"If this thing [CAFTA] ends up passing in the end, there's one guy to blame and that's Norm Coleman," Peterson said at a rally in Moorhead two weeks ago, according to the Grand Forks Herald. Peterson went on to take a swing at Kennedy's forthcoming U.S. Senate bid before concluding: "Anybody that takes this position shouldn't be representing Minnesota in the U.S. Senate." (Coleman's spokesman has admitted that calls to the senator's office have tilted toward the negative.) The vote in the Senate was close, but the House vote, which is supposed to happen by the end of the month, is expected to be even closer. Indeed, some analysts question whether the agreement will pass.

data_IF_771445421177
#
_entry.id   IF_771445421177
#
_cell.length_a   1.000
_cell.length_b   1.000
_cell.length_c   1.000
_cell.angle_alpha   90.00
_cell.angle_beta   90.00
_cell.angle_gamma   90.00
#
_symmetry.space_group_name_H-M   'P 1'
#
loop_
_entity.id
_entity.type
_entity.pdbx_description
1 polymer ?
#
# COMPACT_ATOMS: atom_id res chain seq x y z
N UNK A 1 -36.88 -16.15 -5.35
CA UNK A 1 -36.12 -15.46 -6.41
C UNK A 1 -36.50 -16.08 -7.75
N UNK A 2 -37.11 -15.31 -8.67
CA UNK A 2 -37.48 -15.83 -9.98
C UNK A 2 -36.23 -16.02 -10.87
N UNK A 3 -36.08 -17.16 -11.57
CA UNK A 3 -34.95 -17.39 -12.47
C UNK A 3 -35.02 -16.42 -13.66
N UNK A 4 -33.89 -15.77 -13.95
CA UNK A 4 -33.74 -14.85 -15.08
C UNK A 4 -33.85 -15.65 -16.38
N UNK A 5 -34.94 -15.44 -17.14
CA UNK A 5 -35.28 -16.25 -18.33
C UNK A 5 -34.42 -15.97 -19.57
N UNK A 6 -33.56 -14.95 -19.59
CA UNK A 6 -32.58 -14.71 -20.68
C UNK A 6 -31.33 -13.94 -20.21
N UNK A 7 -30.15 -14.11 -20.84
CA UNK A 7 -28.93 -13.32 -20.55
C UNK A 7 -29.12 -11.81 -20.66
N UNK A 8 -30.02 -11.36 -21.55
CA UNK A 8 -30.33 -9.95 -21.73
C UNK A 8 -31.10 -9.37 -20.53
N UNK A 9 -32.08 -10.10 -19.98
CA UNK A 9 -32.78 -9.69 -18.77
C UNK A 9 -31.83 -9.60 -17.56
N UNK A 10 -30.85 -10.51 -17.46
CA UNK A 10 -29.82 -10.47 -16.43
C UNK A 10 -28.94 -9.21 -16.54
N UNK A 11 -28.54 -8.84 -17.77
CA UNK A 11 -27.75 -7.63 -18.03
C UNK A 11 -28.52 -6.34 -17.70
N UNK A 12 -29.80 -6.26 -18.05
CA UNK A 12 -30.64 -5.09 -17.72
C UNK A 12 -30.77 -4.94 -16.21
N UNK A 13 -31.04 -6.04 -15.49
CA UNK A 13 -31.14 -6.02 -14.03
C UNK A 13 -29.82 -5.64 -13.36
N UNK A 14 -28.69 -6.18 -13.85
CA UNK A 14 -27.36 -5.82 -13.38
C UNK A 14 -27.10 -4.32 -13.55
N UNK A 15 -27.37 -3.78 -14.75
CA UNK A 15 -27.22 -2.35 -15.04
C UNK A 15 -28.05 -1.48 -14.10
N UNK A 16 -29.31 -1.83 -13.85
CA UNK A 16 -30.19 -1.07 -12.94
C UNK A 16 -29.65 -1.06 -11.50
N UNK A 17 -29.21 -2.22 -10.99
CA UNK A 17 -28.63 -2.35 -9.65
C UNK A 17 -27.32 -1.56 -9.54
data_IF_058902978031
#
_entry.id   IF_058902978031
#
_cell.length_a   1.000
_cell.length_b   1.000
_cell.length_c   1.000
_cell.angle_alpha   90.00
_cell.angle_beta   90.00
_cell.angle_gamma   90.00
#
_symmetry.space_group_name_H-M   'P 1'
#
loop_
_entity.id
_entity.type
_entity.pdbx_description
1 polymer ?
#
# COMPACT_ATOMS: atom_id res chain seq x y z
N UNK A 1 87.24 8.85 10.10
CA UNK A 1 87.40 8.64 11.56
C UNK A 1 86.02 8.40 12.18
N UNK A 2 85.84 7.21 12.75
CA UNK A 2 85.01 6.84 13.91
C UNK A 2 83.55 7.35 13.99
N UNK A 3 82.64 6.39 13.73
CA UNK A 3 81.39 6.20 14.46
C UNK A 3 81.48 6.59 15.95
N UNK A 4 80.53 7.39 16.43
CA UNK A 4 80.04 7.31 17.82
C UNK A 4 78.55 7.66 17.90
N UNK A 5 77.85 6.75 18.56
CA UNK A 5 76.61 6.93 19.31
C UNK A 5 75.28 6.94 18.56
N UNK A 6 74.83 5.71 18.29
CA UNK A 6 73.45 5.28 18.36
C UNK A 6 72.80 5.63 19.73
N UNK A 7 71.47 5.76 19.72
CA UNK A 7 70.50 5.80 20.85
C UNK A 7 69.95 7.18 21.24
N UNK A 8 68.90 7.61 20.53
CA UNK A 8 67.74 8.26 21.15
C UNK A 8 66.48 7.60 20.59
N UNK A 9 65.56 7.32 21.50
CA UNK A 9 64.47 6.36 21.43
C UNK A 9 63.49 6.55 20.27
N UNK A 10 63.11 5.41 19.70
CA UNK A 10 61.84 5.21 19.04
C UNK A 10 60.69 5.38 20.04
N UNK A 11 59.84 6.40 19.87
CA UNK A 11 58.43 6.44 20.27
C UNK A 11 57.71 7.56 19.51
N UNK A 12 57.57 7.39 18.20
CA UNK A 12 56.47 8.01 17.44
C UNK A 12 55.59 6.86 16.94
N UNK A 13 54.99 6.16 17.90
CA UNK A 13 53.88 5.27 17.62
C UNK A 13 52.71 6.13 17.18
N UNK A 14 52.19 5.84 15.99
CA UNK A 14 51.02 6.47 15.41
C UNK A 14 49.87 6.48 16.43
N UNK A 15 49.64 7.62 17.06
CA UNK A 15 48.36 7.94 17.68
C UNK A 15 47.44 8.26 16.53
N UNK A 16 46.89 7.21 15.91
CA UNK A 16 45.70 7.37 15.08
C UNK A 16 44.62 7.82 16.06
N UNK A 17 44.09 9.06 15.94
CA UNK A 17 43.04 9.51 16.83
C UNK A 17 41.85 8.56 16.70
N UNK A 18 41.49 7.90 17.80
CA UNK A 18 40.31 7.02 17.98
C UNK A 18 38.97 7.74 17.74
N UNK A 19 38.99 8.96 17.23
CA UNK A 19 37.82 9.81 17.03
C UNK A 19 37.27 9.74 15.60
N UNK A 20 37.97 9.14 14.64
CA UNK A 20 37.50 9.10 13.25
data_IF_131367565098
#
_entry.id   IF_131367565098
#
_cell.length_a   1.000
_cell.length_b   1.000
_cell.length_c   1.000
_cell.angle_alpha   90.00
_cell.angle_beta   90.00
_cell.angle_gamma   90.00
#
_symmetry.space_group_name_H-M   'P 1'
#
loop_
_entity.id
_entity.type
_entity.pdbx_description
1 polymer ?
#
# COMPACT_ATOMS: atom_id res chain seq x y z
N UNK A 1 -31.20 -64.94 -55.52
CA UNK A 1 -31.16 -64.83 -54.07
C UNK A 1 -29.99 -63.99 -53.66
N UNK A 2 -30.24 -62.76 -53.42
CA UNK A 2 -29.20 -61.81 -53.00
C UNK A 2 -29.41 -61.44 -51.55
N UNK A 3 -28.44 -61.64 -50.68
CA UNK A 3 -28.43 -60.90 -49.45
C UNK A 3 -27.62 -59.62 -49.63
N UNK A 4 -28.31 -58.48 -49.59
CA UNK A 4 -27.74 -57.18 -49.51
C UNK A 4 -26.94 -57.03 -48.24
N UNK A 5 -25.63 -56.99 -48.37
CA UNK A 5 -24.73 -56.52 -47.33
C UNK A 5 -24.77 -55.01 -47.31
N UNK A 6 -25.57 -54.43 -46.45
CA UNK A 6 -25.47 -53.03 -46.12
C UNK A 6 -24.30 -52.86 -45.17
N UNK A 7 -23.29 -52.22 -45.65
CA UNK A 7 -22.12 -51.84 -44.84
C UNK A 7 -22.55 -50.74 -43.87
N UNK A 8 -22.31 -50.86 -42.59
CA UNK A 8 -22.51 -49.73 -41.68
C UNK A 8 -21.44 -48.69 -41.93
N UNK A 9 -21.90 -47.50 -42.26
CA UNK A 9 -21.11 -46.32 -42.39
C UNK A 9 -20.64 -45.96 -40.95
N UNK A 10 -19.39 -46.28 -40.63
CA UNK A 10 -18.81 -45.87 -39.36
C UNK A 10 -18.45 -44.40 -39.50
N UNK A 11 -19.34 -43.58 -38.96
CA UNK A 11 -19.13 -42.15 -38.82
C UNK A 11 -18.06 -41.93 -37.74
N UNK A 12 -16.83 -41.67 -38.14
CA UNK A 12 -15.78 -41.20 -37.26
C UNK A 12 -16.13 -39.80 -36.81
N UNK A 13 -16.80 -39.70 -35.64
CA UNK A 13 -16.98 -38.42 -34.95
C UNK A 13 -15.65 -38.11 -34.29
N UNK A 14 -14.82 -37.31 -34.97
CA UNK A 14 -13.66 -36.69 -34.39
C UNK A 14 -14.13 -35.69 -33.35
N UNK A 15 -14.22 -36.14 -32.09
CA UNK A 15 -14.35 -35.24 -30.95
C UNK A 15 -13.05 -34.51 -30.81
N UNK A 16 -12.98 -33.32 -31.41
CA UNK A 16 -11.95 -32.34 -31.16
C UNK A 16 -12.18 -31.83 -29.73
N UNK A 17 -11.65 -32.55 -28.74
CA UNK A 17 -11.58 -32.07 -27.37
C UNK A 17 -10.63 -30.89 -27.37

While campaigning for the Senate, Coleman touted his ability to forge bipartisan compromises and his record of job creation, arguing that he helped to bring 18,000 jobs to St. Paul during his reign as mayor. CAFTA's critics would argue that he's undermined both promises with respect to the trade agreement: Tens of thousands of Minnesota jobs will disappear, while Coleman will preserve his Senate record of voting Republican more than 92 percent of the time. In the end, it might be most accurate to say that he is adept at the intricate dance of pacifying local constituents while pleasing national patrons.